Arteriopathy, D-Dimer, and risk of poor neurologic outcome in childhood-onset arterial ischemic stroke

Neil A. Goldenberg, Sarah Jenkins, Jessica Jack, Jennifer Armstrong-Wells, Laura Z. Fenton, Nicholas V. Stence, Joyce Oleszek, Richard Boada, Greta N. Wilkening, Charles Wilkinson, Jennifer B. Soep, Shelley D. Miyamoto, Lalit Bajaj, Peter M. Mourani, Marilyn J. Manco-Johnson, Timothy J. Bernard

Research output: Contribution to journalArticlepeer-review

Abstract

Objective: To assess whether acute findings of cerebral arteriopathy, large infarct, and acutely elevated plasma D-dimer levels are independently prognostic of poor long-term neurologic outcome as measured at ≥1 year postevent in children with arterial ischemic stroke (AIS). Study design: Sixty-one patients with childhood-onset (ie, >28 days of life) AIS were enrolled in a single-institution cohort study at Children's Hospital Colorado between February 2006 and June 2011. Data on demographic and diagnostic characteristics, antithrombotic treatments, and outcomes were systematically collected. Results: Cerebral arteriopathy and D-dimer levels >500 ng/mL (a measure of coagulation activation) were identified acutely in 41% and 31% of the cohort, respectively. Anticoagulation was administered in the acute period postevent in 40% of the children, in the subacute period in 43%, and in the chronic period in 28%. When not receiving anticoagulation, patients were routinely treated with aspirin 2-5 mg/kg once daily for a minimum of 1 year. Death, major bleeding (including intracranial hemorrhage), and recurrent AIS were infrequent. The Pediatric Stroke Outcome Measure at 1 year demonstrated poor outcome in 54% of the children. Acute cerebral arteriopathy and elevated D-dimer level were identified as putative prognostic factors for poor outcome; after adjustment for D-dimer, arteriopathy was an independent prognostic indicator (OR, 19.0; 95% CI, 1.6-229.8; P = .02). Conclusion: Arteriopathy and coagulation activation are highly prevalent in the acute period of childhood AIS. Although recurrent AIS and intracranial hemorrhage were infrequent in our cohort, one-half of children experienced a poor neurologic outcome at 1 year, the risk of which was increased by acute arteriopathy. Substantiation of these findings in multi-institutional cohort studies is warranted, toward risk stratification in childhood-onset AIS.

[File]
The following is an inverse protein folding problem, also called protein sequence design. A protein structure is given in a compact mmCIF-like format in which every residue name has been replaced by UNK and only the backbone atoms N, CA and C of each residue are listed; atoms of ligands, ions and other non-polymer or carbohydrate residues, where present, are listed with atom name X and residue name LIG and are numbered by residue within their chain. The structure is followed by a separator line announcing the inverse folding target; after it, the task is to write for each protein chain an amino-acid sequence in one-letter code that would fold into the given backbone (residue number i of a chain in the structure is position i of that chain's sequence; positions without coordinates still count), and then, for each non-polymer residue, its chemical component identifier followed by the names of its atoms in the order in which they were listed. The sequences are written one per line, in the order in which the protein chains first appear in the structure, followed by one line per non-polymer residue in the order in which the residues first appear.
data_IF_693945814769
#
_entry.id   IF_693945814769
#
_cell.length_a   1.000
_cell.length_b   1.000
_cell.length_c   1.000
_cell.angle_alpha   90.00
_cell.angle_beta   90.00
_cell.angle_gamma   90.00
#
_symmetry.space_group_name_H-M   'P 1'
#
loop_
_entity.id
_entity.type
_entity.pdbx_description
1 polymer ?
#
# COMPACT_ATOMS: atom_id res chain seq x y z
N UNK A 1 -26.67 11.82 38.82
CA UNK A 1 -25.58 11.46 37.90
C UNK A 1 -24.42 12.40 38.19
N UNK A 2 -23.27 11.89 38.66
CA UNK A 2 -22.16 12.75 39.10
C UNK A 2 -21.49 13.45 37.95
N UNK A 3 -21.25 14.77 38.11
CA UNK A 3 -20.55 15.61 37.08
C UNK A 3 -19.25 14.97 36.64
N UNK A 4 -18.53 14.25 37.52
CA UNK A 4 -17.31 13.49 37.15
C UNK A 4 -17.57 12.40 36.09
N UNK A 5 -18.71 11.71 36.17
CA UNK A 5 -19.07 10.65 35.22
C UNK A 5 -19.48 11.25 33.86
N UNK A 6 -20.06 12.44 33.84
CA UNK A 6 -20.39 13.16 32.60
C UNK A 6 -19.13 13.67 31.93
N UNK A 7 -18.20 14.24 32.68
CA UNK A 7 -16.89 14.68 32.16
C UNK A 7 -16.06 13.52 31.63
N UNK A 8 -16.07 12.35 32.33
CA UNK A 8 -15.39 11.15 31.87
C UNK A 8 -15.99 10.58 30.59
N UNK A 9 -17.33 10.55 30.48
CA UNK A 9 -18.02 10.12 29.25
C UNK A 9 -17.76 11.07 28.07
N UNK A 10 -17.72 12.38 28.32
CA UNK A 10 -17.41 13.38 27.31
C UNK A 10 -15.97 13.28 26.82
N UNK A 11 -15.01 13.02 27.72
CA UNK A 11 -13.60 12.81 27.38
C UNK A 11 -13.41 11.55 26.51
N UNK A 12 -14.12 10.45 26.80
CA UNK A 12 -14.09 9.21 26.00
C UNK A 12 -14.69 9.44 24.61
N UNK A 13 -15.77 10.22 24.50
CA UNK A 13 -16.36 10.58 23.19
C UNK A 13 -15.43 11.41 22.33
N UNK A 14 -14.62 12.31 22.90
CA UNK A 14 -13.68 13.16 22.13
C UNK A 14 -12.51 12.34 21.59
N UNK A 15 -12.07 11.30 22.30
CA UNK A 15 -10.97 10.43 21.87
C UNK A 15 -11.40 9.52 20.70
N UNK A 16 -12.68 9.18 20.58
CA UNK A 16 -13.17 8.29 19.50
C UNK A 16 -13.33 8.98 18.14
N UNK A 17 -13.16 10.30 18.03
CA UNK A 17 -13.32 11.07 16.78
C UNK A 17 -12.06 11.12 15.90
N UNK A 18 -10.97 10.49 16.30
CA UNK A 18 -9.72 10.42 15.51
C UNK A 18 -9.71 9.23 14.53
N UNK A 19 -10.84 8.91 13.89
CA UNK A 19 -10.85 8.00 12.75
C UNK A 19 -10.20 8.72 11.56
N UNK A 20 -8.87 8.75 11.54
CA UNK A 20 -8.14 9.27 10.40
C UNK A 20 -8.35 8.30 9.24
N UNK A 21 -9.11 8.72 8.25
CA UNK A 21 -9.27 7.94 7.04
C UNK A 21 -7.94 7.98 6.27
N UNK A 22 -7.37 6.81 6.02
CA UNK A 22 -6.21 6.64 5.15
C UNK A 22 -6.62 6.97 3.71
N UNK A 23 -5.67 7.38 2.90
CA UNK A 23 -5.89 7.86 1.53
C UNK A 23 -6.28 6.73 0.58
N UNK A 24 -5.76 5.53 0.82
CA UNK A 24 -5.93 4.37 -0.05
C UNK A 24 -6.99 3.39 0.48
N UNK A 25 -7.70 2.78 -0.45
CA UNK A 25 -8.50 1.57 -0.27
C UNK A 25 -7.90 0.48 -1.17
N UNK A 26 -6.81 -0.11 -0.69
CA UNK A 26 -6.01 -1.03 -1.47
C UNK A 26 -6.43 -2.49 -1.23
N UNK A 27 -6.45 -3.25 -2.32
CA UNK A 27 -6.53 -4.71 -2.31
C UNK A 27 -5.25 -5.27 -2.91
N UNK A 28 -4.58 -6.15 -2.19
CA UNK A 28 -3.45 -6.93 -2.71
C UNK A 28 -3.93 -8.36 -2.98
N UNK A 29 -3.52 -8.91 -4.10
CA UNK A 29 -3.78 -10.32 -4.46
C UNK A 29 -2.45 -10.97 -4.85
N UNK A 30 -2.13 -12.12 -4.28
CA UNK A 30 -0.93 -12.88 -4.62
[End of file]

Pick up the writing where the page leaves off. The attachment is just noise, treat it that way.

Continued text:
Original languageEnglish (US)
Pages (from-to)1041-1046.e1
JournalJournal of Pediatrics
Volume162
Issue number5
DOIs
StatePublished - May 2013

ASJC Scopus subject areas

  • Pediatrics, Perinatology, and Child Health

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